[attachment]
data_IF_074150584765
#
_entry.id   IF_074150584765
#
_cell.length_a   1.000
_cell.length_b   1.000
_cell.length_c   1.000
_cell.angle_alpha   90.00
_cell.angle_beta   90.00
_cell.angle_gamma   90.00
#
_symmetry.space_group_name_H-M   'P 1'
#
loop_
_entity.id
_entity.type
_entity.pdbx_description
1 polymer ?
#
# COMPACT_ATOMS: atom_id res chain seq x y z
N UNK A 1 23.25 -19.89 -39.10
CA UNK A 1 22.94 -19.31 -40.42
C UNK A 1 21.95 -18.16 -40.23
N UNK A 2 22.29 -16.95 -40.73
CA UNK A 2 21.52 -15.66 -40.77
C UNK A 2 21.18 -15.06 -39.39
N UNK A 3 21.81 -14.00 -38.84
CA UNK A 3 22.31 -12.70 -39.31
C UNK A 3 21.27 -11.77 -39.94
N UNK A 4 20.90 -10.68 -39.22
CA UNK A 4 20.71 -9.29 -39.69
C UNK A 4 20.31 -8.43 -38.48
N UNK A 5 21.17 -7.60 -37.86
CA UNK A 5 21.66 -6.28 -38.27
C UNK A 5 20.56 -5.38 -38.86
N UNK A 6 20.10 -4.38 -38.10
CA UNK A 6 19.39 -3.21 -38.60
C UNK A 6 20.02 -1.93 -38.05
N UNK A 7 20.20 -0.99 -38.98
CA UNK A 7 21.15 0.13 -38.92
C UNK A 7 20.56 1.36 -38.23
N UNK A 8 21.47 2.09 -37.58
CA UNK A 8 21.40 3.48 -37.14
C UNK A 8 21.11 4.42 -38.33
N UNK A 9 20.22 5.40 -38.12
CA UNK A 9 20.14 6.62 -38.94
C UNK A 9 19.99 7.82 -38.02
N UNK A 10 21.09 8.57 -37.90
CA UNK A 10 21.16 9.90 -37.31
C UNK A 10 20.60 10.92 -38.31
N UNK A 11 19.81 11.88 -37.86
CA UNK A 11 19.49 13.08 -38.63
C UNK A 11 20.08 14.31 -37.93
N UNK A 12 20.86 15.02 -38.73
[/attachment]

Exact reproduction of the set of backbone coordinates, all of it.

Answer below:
data_IF_074150584765
#
_entry.id   IF_074150584765
#
_cell.length_a   1.000
_cell.length_b   1.000
_cell.length_c   1.000
_cell.angle_alpha   90.00
_cell.angle_beta   90.00
_cell.angle_gamma   90.00
#
_symmetry.space_group_name_H-M   'P 1'
#
loop_
_entity.id
_entity.type
_entity.pdbx_description
1 polymer ?
#
# COMPACT_ATOMS: atom_id res chain seq x y z
N UNK A 1 23.25 -19.89 -39.10
CA UNK A 1 22.94 -19.31 -40.42
C UNK A 1 21.95 -18.16 -40.23
N UNK A 2 22.29 -16.95 -40.73
CA UNK A 2 21.52 -15.66 -40.77
C UNK A 2 21.18 -15.06 -39.39
N UNK A 3 21.81 -14.00 -38.84
CA UNK A 3 22.31 -12.70 -39.31
C UNK A 3 21.27 -11.77 -39.94
N UNK A 4 20.90 -10.68 -39.22
CA UNK A 4 20.71 -9.29 -39.69
C UNK A 4 20.31 -8.43 -38.48
N UNK A 5 21.17 -7.60 -37.86
CA UNK A 5 21.66 -6.28 -38.27
C UNK A 5 20.56 -5.38 -38.86
N UNK A 6 20.10 -4.38 -38.10
CA UNK A 6 19.39 -3.21 -38.60
C UNK A 6 20.02 -1.93 -38.05
N UNK A 7 20.20 -0.99 -38.98
CA UNK A 7 21.15 0.13 -38.92
C UNK A 7 20.56 1.36 -38.23
N UNK A 8 21.47 2.09 -37.58
CA UNK A 8 21.40 3.48 -37.14
C UNK A 8 21.11 4.42 -38.33
N UNK A 9 20.22 5.40 -38.12
CA UNK A 9 20.14 6.62 -38.94
C UNK A 9 19.99 7.82 -38.02
N UNK A 10 21.09 8.57 -37.90
CA UNK A 10 21.16 9.90 -37.31
C UNK A 10 20.60 10.92 -38.31
N UNK A 11 19.81 11.88 -37.86
CA UNK A 11 19.49 13.08 -38.63
C UNK A 11 20.08 14.31 -37.93
N UNK A 12 20.86 15.02 -38.73